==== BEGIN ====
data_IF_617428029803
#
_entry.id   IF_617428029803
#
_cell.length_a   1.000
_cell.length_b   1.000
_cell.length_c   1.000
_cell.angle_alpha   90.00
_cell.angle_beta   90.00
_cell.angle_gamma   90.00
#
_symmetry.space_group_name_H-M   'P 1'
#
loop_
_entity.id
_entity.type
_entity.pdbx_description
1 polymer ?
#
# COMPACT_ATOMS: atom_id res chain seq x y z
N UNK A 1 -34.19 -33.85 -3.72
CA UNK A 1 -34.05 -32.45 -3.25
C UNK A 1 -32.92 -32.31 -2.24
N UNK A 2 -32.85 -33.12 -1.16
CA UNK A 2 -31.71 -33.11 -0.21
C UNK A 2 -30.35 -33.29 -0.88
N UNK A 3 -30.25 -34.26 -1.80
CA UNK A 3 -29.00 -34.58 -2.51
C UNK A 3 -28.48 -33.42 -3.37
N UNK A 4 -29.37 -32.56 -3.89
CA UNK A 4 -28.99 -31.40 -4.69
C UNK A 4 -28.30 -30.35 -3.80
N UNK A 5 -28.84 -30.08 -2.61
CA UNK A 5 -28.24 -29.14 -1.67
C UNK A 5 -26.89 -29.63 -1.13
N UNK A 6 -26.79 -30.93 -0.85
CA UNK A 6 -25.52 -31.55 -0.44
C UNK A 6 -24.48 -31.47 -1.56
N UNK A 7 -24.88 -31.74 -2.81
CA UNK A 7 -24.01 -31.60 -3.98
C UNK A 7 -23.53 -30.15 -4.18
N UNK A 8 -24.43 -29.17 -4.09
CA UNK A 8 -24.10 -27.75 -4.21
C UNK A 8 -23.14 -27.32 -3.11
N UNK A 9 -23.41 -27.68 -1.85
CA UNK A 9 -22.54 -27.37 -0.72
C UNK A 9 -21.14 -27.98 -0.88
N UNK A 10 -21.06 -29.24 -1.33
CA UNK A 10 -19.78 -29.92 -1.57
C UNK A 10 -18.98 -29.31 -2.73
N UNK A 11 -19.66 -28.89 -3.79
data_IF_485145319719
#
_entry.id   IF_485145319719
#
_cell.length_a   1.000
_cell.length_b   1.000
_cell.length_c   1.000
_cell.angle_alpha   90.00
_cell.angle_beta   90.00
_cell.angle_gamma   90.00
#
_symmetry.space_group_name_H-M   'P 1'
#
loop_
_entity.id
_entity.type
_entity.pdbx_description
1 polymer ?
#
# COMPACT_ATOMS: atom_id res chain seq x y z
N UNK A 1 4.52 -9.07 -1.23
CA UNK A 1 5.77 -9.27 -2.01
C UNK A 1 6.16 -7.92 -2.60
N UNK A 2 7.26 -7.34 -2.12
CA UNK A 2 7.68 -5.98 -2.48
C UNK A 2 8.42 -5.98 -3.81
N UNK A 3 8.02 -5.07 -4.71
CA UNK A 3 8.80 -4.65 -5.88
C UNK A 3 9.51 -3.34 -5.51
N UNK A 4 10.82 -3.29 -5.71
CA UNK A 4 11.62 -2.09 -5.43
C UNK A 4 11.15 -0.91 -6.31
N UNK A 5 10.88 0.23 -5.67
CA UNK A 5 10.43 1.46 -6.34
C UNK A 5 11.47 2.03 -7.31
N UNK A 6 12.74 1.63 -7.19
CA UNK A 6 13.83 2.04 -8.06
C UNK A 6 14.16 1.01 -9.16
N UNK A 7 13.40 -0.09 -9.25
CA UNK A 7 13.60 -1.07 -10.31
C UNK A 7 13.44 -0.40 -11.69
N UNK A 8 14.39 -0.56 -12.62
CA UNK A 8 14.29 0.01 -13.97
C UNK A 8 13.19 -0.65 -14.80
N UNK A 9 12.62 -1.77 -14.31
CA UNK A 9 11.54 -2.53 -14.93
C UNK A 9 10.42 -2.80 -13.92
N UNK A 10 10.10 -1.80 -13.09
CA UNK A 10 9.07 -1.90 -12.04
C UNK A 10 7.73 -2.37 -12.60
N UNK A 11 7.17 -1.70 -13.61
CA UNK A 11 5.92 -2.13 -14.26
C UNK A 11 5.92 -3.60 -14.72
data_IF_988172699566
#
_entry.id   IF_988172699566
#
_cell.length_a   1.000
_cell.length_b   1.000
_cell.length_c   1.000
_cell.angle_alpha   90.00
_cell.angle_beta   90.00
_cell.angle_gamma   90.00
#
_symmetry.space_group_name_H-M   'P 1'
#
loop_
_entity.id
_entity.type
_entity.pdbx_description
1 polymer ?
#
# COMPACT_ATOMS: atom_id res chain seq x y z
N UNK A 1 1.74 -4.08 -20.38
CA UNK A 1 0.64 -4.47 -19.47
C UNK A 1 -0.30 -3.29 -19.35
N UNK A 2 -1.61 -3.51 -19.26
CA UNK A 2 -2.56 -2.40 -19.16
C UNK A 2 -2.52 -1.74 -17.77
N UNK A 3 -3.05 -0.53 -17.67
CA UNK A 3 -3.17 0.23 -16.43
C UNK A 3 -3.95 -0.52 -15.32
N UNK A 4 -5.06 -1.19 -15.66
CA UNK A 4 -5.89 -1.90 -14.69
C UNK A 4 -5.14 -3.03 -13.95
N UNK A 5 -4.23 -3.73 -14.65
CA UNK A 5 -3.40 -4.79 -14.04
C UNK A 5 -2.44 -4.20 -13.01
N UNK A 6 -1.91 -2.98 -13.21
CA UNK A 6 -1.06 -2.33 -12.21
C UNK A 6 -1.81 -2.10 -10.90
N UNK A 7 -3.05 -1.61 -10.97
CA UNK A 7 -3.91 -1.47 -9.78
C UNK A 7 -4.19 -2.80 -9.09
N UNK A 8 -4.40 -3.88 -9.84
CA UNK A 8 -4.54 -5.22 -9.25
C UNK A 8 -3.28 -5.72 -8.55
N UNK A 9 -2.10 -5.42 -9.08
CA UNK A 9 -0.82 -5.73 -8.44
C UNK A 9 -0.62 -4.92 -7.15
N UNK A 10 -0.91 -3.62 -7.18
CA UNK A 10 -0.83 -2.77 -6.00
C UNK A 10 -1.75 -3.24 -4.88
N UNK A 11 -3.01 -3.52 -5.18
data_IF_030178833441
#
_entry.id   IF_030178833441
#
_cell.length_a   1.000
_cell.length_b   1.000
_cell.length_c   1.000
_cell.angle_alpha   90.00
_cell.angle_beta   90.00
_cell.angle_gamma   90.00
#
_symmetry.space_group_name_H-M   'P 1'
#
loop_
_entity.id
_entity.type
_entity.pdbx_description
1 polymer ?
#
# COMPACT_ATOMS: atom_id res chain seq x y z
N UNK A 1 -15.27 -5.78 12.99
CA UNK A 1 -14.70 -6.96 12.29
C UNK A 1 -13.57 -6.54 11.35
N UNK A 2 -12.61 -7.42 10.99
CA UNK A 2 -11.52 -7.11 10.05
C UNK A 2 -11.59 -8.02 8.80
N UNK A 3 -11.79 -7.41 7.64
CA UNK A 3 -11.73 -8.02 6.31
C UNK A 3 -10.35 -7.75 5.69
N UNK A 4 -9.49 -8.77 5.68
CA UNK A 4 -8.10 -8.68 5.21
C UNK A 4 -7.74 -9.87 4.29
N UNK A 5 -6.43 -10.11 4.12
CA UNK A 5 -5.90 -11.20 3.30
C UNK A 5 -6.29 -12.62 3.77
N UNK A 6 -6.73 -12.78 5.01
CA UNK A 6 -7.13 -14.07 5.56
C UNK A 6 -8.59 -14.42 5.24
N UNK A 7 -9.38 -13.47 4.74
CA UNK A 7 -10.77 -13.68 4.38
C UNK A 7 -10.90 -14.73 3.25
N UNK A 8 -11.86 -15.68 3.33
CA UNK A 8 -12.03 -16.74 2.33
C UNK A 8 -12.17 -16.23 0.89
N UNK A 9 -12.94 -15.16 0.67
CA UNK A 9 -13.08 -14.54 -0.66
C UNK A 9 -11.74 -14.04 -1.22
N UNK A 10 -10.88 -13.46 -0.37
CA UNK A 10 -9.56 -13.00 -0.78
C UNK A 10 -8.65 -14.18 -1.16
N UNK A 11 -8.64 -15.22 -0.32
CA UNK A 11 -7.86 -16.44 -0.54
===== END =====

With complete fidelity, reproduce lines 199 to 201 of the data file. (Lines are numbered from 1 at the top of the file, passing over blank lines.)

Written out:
C UNK A 8 -12.17 -16.23 0.89
N UNK A 9 -12.94 -15.16 0.67
CA UNK A 9 -13.08 -14.54 -0.66